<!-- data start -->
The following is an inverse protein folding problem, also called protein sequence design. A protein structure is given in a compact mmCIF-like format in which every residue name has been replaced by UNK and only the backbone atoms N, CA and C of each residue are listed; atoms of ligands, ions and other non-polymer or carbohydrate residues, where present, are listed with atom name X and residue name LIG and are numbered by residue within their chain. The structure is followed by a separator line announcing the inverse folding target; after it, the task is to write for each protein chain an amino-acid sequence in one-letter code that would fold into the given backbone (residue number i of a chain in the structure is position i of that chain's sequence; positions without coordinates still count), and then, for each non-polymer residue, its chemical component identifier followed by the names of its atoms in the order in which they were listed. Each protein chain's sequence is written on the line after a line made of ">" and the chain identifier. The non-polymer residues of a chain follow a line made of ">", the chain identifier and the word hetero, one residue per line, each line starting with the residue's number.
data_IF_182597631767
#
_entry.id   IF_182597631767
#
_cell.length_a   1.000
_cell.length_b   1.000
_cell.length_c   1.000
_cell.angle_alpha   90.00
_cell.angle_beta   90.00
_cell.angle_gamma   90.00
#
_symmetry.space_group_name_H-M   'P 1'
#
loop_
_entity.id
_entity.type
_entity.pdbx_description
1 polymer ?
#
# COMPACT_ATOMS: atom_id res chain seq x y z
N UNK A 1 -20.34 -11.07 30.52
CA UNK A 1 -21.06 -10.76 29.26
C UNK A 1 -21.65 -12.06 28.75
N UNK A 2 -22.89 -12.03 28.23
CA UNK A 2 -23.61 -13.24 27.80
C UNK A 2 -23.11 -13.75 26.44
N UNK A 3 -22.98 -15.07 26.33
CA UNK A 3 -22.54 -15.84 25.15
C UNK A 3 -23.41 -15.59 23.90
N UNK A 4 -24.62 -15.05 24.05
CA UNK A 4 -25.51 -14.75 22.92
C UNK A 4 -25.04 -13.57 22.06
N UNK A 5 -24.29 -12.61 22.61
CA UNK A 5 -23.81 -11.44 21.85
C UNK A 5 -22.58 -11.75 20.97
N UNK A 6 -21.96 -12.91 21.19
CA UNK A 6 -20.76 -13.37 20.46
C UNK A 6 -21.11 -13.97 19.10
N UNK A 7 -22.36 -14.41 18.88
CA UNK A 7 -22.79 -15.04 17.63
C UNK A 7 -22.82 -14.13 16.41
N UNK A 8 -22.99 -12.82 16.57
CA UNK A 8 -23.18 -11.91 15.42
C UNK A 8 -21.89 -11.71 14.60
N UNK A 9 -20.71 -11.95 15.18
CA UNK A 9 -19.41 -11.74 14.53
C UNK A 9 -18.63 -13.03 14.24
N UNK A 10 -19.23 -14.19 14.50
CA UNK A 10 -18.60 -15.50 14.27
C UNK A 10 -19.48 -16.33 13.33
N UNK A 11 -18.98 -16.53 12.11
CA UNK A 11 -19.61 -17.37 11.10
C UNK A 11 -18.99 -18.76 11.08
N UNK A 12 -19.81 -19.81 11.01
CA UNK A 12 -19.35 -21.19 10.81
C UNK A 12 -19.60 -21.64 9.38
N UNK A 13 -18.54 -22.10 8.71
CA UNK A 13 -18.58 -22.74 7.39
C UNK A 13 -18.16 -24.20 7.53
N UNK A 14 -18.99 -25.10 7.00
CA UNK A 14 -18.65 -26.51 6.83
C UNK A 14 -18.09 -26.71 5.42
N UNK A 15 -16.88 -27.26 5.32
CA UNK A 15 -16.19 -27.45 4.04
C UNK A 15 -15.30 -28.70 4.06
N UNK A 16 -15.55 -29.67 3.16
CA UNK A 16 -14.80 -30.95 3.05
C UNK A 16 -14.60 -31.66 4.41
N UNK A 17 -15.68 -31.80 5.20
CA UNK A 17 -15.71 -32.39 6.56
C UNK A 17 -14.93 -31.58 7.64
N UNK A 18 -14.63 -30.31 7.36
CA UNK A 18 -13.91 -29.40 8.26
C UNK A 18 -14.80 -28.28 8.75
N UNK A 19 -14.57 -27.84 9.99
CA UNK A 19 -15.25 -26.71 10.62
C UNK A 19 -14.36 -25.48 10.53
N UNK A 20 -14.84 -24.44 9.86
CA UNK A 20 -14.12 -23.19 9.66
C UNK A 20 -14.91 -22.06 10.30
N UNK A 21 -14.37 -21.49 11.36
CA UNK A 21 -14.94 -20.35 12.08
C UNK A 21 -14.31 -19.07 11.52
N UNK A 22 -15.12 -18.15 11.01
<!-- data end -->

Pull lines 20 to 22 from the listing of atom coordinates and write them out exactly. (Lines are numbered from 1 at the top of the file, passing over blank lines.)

#
# COMPACT_ATOMS: atom_id res chain seq x y z
N UNK A 1 -20.34 -11.07 30.52